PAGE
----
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High Intensity Training Workout Techniques
Since the "heavy duty" craze emerged, forced reps
have become very popular among bodybuilders the world over. The idea of
a forced rep is to assist a trainer with a few more reps of an exercise
when he can not continue alone. A few more reps are 'squeezed out' when
a spotter helps lighten the load. Be sure to use an experienced spotter who should relieve you of only 10-15% of the load so you can complete 2-3 more reps before failure. These extra forced reps are crucial to stimulate growth and build muscle which eludes the average gym rat. This is a very intense way of training
and can bring remarkable results, but overdoing it will quickly lead to overtraining and fatigue. Use them occasionally to get past a sticking point in your program. If you recuperate from workouts slowly, get plenty of rest after using forced reps or they will slow
your progress and rob you of energy.
Although strict reps are recommended, especially for
beginners, there are times when a bodybuilder may benefit from "cheating".
This is a way of getting around a weak link in a muscle area, not just
a means to increase the weight you're using. Only cheat to benefit a particular area. An example would be to lean the body backwards
to help lift the weight in a standing barbell curl, instead of keeping
the torso rigid. A trainer might "cheat" the weight up in order to lower
it slowly on the negative part (see Negative), or cheat only for the last few reps to
complete the set. Either way, cheat reps should be used to target an area
of muscle that doesn't usually receive any direct resistance, and used
Here is an example of the 21 system: using a moderate
weight on the shoulder press, perform 7 reps moving the bar through the 'top
half only' of the movement (from the locked elbow position
to 50% of the way down) Then, without stopping, do 7 reps on the lower
half of the movement, from the bar almost touching the base of the neck to half way
up. Immediately after, perform 7 full reps as you do in a normal shoulder
press movement. With a spotter, you could even use a heavier weight for the top half of the movement (7 reps), have him remove some of the weight straight away, before continuing with the second and third phase of the exercise (14 reps). This system can be used for almost all exercises, especially
in shoulder, chest, back and arm exercises where it invariably gives good
results. Use your head when choosing a weight for this method. This really is a 'shock' technique and could give you the boost
This method is used extensively by almost every
bodybuilder for compound (multi-joint) movements like squats and bench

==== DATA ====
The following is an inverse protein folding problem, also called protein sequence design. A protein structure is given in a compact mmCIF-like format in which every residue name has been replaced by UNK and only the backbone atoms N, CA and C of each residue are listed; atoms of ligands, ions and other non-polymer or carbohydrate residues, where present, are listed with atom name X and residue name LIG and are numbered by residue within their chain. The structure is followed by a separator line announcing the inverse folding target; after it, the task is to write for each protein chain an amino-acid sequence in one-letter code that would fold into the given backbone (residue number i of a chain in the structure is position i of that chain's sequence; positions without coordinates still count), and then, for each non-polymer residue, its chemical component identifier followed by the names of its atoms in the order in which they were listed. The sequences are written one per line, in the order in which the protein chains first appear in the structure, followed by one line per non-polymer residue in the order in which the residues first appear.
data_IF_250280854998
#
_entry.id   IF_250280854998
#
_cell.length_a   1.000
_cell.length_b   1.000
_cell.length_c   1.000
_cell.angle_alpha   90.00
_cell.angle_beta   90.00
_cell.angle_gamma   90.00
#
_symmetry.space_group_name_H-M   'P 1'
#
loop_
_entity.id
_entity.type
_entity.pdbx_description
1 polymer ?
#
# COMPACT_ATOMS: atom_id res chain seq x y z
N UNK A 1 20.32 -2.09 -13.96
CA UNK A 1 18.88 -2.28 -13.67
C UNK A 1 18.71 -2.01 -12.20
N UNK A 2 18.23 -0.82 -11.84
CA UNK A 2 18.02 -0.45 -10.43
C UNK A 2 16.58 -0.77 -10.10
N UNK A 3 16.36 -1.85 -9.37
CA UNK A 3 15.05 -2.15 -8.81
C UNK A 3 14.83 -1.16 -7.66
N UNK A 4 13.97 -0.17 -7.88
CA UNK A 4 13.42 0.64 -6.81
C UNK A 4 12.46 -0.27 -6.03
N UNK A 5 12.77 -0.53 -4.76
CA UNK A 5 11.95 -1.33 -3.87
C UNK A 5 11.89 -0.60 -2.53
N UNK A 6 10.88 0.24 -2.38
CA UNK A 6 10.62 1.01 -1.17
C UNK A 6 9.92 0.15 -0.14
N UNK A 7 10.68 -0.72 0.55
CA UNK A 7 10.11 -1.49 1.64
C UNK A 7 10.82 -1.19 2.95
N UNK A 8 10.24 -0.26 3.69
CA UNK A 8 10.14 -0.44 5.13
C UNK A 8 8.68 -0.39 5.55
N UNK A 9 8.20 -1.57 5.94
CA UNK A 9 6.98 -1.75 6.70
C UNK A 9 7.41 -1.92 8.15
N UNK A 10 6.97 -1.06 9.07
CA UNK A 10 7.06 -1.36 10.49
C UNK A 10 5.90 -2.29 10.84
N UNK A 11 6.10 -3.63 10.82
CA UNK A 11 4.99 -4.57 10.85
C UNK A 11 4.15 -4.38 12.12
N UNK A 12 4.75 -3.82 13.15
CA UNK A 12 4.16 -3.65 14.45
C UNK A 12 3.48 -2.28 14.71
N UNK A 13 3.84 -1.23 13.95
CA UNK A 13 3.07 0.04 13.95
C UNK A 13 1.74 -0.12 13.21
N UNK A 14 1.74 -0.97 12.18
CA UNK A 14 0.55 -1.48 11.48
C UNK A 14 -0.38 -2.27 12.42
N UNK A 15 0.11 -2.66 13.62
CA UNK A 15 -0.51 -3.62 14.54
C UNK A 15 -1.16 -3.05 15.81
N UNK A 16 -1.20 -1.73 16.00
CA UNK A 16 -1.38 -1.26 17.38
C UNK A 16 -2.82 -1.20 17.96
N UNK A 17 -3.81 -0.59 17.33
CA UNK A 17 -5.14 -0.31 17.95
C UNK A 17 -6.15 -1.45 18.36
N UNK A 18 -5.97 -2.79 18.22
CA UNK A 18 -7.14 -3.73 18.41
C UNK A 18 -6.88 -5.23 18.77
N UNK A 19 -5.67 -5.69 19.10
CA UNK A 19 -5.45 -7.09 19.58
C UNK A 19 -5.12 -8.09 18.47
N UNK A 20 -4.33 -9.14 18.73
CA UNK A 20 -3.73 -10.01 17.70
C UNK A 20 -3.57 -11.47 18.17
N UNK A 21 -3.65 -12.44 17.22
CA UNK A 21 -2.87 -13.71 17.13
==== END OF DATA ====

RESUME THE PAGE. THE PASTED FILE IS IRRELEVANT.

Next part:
presses. The idea is that, starting with a high rep set, weight is added and reps
are reduced for each set as the muscles warm up and fill with blood. When a peak weight is reached (for 4-6 reps)
the weight is reduced and reps increased to gain a good pump. This technique works both fast and slow-twitch fibres of the muscle, and can be very effective once mastered. Use it for compound, multi-joint movements like the bench press.
To perform a negative rep, you raise the weight with help, and lower it by yourself. Let's look at an example. Take the bench press,
with poundage above your normal working weight; a spotter helps you raise
the loaded barbell on the 'positive' part of a rep. Then you slowly lower the
weight on the 'negative' part by yourself, resisting gravity on the way
down. This technique greatly stresses a muscle group and builds strength, but can quickly lead
to fatigue. If you want to 'shock' the muscles, try negative reps
occasionally for maximum intensity.
The definition of burns is to continue a set with
a few partial reps (see below) when full reps can no longer be done. This
takes a set to complete failure and causes a painful burning sensation
in the worked muscle, caused by a build up of lactic acid. Put the pain out of your mind and push past it, because it'll be worth it. You will notice a tremendous pump after applying
burns and the added stress will stimulate new growth. Burns are used
on exercises such as preacher curls, triceps pressdowns, dumbbell flyes,
lat pulldowns, calf raises and chest dips.
As you all know, a strict (complete) rep is performed
by working a muscle through a full range of motion. A "partial" rep, on
the other hand, is rep where only half the range of motion is worked -
the middle part. Take the overhead barbell press. The bar would start
from the top of the neck and end before the elbows locked out, only half
the range of motion. Partial reps can be used for most exercises, but
not all. You can benefit from using this technique as part of your program,
as muscle areas will be worked differently, which is what you need to
stimulate new growth. Remember to increase the weight with partial reps,
as the strongest part of the muscle will be worked.
What is isotension ? To perform isotension, the muscles
are flexed towards the end of a rep. Tense the muscle area really hard
on the last few reps of the set - imagine yourself flexing in front of
a mirror. Disregard the weight, it doesn't matter if your reps are not
strict either. Just try to get the muscle severely tensed to the point
of cramping. This tensing of the muscle will create visible striations
in your form, and brings rapid results if done consistently.
Slo-Mo reps are performing an exercise in "slow motion".
Why do this ? Firstly, by performing an exercise slowly you cut out the
momentum of faster reps, which in turn increases the time-under-load (TUL). It also makes
you concentrate more on each rep. The negative (return part) of each rep
is also intensified, and this will give you the feeling the reps have
been doubled. Try this technique and you'll see that it really works, but requires discipline to be
used for extended periods.
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